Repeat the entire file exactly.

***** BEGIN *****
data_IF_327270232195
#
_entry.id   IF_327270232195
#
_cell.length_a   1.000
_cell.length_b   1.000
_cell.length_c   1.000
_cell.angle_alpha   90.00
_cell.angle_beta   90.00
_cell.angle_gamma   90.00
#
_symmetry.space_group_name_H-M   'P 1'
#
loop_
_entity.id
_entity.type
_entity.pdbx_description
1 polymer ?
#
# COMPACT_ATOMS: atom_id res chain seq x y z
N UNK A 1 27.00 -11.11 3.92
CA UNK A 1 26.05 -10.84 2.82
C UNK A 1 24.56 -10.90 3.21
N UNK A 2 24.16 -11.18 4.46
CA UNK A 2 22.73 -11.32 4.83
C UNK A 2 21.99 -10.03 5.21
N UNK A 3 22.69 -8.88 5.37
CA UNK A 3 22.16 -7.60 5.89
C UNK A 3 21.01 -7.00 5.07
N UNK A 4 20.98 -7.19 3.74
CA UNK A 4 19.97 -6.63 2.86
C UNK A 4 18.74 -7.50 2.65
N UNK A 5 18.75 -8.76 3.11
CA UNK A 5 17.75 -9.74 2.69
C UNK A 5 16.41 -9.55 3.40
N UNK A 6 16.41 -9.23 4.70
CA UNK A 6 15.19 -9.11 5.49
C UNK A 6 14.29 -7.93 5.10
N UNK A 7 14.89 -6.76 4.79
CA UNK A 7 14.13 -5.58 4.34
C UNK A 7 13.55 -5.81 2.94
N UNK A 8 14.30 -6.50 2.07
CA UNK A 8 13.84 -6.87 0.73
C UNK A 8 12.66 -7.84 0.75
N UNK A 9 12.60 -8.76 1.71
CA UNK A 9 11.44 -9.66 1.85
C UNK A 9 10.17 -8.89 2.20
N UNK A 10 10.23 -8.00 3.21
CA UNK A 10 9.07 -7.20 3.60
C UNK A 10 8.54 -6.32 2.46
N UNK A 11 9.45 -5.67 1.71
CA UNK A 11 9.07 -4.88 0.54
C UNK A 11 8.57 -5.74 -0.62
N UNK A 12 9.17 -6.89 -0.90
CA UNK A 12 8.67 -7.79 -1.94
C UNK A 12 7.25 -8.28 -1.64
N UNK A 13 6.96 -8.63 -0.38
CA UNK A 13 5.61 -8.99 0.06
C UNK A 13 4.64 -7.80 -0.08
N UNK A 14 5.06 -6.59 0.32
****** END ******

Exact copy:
data_IF_327270232195
#
_entry.id   IF_327270232195
#
_cell.length_a   1.000
_cell.length_b   1.000
_cell.length_c   1.000
_cell.angle_alpha   90.00
_cell.angle_beta   90.00
_cell.angle_gamma   90.00
#
_symmetry.space_group_name_H-M   'P 1'
#
loop_
_entity.id
_entity.type
_entity.pdbx_description
1 polymer ?
#
# COMPACT_ATOMS: atom_id res chain seq x y z
N UNK A 1 27.00 -11.11 3.92
CA UNK A 1 26.05 -10.84 2.82
C UNK A 1 24.56 -10.90 3.21
N UNK A 2 24.16 -11.18 4.46
CA UNK A 2 22.73 -11.32 4.83
C UNK A 2 21.99 -10.03 5.21
N UNK A 3 22.69 -8.88 5.37
CA UNK A 3 22.16 -7.60 5.89
C UNK A 3 21.01 -7.00 5.07
N UNK A 4 20.98 -7.19 3.74
CA UNK A 4 19.97 -6.63 2.86
C UNK A 4 18.74 -7.50 2.65
N UNK A 5 18.75 -8.76 3.11
CA UNK A 5 17.75 -9.74 2.69
C UNK A 5 16.41 -9.55 3.40
N UNK A 6 16.41 -9.23 4.70
CA UNK A 6 15.19 -9.11 5.49
C UNK A 6 14.29 -7.93 5.10
N UNK A 7 14.89 -6.76 4.79
CA UNK A 7 14.13 -5.58 4.34
C UNK A 7 13.55 -5.81 2.94
N UNK A 8 14.30 -6.50 2.07
CA UNK A 8 13.84 -6.87 0.73
C UNK A 8 12.66 -7.84 0.75
N UNK A 9 12.60 -8.76 1.71
CA UNK A 9 11.44 -9.66 1.85
C UNK A 9 10.17 -8.89 2.20
N UNK A 10 10.23 -8.00 3.21
CA UNK A 10 9.07 -7.20 3.60
C UNK A 10 8.54 -6.32 2.46
N UNK A 11 9.45 -5.67 1.71
CA UNK A 11 9.07 -4.88 0.54
C UNK A 11 8.57 -5.74 -0.62
N UNK A 12 9.17 -6.89 -0.90
CA UNK A 12 8.67 -7.79 -1.94
C UNK A 12 7.25 -8.28 -1.64
N UNK A 13 6.96 -8.63 -0.38
CA UNK A 13 5.61 -8.99 0.06
C UNK A 13 4.64 -7.80 -0.08
N UNK A 14 5.06 -6.59 0.32